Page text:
The U.S. in Afghanistan & What Afghans Want, Part II

(Editor's Note: This is the second part of a three-part series on U.S. policy in Afghanistan and reactions to U.S. doctrine by Afghans. To read this series from the beginning, please go here.)

Kit-Bacon Gressitt

Some years before Al Qaeda’s September 11, 2001 terrorist attacks on the United States, my attention was drawn to Afghanistan by the revelation in 1996 of the Taliban regime’s practice of stoning for adultery. A subsequent flow of disturbing news from the Revolutionary Association of Women of Afghanistan (RAWA) led to a faulty attempt to convince the newspaper editorial board on which I served at the time to condemn the Taliban’s treatment of women and girls and begin a campaign to encourage U.S. intervention.

I failed, along with human rights organizations around the world. The Taliban atrocities and denial of women’s human and civil rights — even their right to an education — continued freely and enthusiastically, until the U.S. October 2001 retaliatory invasion of Afghanistan. Al Qaeda dispersed and the Taliban regime fell quickly, despite the extremists’ handy stock of weapons previously supplied by the United States to the mujahideen fight against the Soviets and their Afghan puppet government. It’s a bitter irony, made even more so by the persistence of Taliban and Al Qaeda violence in Afghanistan and Pakistan.

This year, greater U.S. and NATO involvement is expected. Afghanistan’s presidential election will be held, and there is a global interest in preventing the failing state from becoming a failed one. Afghanistan is undermined by: the Taliban and Al Qaeda insurgency; poverty; illiteracy; the lack of basic services; and uncoordinated military and humanitarian operations. With a reinvigorated focus, the landscape for daily living in Afghanistan could improve. Ibrahim, who directs literacy programs for girls and women in the Ghazni Province of Afghanistan (see Part 1 of this series), describes in his e-mail below (edited for clarity) his hope that his country will achieve success through international intervention and improved education, particularly for the girls and women denied schooling by the Taliban.

From Ibrahim's e-mail:

After the Taliban were removed from power, I was happily in hope of having a peaceful life, progress in my country and a bright future. I returned to Afghanistan and hoped that with the United Nations, NATO and especially the great country of democracy (the USA) alongside the Afghan oppressed people, my country would not be used any longer as a strong front and main center of Muslim terrorists.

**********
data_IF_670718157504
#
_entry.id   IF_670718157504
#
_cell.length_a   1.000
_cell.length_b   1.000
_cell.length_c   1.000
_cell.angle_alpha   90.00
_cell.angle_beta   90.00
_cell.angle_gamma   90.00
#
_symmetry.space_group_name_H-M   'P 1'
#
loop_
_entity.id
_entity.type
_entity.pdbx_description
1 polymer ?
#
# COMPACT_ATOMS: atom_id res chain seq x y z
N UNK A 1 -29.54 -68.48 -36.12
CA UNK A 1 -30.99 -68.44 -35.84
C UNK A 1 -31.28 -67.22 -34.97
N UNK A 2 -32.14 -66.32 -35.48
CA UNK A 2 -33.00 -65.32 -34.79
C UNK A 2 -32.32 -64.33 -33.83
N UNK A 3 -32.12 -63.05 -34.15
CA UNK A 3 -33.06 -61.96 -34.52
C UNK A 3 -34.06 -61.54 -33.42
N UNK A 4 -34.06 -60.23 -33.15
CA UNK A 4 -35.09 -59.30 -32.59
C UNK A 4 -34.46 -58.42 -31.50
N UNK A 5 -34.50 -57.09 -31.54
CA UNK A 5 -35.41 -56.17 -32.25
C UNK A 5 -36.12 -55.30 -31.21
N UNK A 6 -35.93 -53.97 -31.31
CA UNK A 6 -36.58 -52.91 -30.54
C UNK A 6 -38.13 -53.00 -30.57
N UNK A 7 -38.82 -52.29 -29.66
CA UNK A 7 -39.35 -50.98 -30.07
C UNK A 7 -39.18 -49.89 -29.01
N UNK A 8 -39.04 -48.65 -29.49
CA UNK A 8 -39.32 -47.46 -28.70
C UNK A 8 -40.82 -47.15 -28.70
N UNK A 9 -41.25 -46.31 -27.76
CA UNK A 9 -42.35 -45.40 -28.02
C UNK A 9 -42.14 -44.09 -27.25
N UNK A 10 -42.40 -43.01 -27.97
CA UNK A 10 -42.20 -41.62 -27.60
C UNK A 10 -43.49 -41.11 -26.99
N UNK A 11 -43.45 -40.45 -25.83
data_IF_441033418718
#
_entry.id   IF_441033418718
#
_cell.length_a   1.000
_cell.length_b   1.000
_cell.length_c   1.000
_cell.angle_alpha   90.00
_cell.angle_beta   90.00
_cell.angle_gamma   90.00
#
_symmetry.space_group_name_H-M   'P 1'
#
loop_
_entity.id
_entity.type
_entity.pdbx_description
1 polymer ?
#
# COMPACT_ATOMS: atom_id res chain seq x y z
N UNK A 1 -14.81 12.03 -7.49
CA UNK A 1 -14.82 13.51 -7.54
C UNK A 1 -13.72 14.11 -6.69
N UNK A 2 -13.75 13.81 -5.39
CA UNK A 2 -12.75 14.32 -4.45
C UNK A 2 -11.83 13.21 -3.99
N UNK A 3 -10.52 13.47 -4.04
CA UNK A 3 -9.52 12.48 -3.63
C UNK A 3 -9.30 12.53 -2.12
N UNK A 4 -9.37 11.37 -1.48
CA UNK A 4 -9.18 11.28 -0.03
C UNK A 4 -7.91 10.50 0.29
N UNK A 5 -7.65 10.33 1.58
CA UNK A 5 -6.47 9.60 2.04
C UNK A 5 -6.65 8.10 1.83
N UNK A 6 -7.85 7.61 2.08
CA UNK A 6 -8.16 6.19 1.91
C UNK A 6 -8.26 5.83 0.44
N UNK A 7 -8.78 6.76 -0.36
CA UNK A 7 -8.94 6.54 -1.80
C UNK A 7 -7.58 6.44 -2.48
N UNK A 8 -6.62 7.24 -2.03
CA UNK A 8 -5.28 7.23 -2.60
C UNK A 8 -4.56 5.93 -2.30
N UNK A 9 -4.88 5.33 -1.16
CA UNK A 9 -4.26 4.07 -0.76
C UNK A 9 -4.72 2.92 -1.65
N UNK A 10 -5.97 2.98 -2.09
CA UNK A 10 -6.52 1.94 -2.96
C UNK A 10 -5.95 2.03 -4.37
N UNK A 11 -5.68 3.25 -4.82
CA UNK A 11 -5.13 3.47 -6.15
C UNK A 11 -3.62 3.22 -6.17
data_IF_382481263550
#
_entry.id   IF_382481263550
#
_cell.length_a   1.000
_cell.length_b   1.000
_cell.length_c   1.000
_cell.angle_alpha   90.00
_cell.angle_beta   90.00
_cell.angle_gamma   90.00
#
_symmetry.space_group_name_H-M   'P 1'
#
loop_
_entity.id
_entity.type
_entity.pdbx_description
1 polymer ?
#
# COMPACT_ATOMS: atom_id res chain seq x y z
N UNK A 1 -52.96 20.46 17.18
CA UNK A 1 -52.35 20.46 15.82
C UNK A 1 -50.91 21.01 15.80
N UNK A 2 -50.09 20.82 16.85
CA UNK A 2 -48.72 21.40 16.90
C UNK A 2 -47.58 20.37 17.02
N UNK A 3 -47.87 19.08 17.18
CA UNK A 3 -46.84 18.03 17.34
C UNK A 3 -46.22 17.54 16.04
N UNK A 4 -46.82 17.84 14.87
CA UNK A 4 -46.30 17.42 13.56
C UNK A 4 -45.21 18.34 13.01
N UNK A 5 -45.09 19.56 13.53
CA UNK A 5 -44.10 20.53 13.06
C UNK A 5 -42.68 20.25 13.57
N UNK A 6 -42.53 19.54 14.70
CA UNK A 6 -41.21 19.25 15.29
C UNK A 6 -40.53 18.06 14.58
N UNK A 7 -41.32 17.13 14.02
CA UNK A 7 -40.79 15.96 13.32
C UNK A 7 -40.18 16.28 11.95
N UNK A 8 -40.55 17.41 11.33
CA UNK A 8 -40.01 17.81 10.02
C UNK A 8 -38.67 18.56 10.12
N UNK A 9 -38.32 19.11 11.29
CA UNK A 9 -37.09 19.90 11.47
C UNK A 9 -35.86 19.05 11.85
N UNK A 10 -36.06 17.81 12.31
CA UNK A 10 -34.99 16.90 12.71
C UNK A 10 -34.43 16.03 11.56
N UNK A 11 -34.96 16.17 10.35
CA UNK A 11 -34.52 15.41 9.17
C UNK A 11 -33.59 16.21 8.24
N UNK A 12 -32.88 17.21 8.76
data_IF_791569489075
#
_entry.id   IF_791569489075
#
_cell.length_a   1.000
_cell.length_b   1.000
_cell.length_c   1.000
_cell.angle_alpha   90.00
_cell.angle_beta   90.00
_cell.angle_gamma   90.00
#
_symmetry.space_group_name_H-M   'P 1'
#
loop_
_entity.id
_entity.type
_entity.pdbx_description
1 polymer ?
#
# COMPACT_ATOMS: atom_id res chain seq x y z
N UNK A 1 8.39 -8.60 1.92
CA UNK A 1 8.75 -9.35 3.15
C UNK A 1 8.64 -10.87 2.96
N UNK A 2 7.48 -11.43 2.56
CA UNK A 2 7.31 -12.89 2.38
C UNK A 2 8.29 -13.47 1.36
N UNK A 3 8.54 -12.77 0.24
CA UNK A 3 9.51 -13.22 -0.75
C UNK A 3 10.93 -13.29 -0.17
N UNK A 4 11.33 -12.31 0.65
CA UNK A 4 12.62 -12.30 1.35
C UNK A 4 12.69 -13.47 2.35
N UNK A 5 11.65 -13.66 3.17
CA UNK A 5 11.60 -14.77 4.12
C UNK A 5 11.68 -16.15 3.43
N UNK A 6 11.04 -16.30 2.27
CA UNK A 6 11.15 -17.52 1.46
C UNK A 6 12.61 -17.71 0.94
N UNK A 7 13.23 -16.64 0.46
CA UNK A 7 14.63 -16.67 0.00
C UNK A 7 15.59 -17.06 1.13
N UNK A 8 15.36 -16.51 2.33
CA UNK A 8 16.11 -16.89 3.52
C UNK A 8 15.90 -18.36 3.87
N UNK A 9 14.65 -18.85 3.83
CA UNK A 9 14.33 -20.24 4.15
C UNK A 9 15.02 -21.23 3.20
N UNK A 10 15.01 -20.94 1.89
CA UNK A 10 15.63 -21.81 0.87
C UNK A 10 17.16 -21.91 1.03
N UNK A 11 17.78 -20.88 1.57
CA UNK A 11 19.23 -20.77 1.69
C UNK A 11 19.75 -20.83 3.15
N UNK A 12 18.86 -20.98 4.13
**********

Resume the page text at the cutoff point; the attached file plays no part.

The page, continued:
The main problem of Afghanistan was and is illiteracy, and because of illiteracy and ignorance, Afghans are vulnerable to the hope of going to heaven [promoted] by Muslim extremists. So to rescue my people from extremism, and in hope of making a bright future by ending illiteracy, I decided to work in that field — by making literacy schools in remote areas where the government cannot work. With the help of my friends, especially Gary Becks [president and founder of the Rescue Task Force], I can teach the skills of reading and writing to thousands of illiterate women in central Afghanistan.

All the progress of the world comes by educated people. All the progress in technical, social, economical, health and agricultural fields has been brought by educated people. As an old man told in one of my literacy schools, there is a difference between the blind and those who have eyes: Illiterates are as the blind who cannot see the right ways… the path from the well. I can say all the disasters and dark condition in Afghanistan are because of illiteracy. Illiterates, because of their ignorance, are the best hunting of extremists to use them for suicide bomb explosions.

Unfortunately… my hopes have never been realized [for the rest of the nation]. Still there is not peace, especially in south and southeast parts of Afghanistan where mostly Pashtun tribal [people] are living. After about seven years of NATO forces in Afghanistan, the oppressed people are still slaughtered as sheep by wild Taliban. The Taliban are still pulling out the eyes and cutting the noses and ears of Afghan teachers and students whose only sin is getting an education — as a few days ago the Taliban poured nitrate on the faces of the girl students and teachers.

I can surely say that by [teaching the] illiterates in Afghanistan who are used as donkeys and cows by the Taliban, Muslim extremists will find no more cows and donkeys to use for their aims.… Educated parents will present educated and polite children to society. By literate and educated families, we will have literate and educated villages, and by literate and educated villages, we will have literate districts and by educated districts, we will have literate and educated provinces and country and finally, by educated countries, we will have a peaceful, educated world. So literacy is the foundation of peace and a bright future.

(To read this series from the beginning, please go here. To read the next part in the series with more from Ibrahim's e-mail, please go here.)

Editor's Note: This piece is cross-posted from Kit-Bacon Gressitt's personal blog, Excuse Me, I'm Writing.)

(The photo shows women in a reading program conducted by the Rescue Task Force. The photo is © copyright Kurt Swann and is used with permission.)

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